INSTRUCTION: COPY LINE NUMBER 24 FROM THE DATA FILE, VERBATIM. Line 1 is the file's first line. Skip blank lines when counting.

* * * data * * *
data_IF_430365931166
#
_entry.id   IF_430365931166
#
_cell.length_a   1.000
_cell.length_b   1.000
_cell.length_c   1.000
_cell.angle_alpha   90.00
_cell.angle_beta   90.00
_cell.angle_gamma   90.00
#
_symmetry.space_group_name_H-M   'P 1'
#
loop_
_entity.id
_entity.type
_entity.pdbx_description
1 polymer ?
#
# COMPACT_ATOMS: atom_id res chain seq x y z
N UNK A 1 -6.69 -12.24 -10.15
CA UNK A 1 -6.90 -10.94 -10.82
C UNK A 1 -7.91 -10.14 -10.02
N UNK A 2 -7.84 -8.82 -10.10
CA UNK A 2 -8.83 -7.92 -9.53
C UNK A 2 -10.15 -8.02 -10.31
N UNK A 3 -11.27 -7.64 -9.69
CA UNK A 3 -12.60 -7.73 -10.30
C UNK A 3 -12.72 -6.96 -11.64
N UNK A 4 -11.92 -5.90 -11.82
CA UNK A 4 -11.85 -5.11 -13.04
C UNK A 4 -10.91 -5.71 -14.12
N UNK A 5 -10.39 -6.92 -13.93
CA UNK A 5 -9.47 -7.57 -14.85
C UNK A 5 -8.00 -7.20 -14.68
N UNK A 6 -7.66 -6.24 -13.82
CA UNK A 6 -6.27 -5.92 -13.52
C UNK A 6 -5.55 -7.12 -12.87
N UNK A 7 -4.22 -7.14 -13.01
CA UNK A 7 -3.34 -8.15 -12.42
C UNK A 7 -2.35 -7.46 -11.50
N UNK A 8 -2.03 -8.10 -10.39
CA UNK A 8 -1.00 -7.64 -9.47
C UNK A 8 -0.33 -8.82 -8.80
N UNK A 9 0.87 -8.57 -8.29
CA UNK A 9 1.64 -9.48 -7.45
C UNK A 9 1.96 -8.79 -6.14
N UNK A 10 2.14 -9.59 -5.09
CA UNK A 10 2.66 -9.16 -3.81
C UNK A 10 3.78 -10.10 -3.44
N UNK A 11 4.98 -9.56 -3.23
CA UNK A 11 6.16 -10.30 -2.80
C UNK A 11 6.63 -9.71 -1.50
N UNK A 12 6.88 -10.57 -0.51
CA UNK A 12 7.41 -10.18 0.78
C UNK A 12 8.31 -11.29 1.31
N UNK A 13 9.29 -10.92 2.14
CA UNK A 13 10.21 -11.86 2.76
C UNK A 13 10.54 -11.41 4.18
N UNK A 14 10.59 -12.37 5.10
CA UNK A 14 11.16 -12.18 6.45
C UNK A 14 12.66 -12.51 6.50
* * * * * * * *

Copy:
N UNK A 2 -7.84 -8.82 -10.10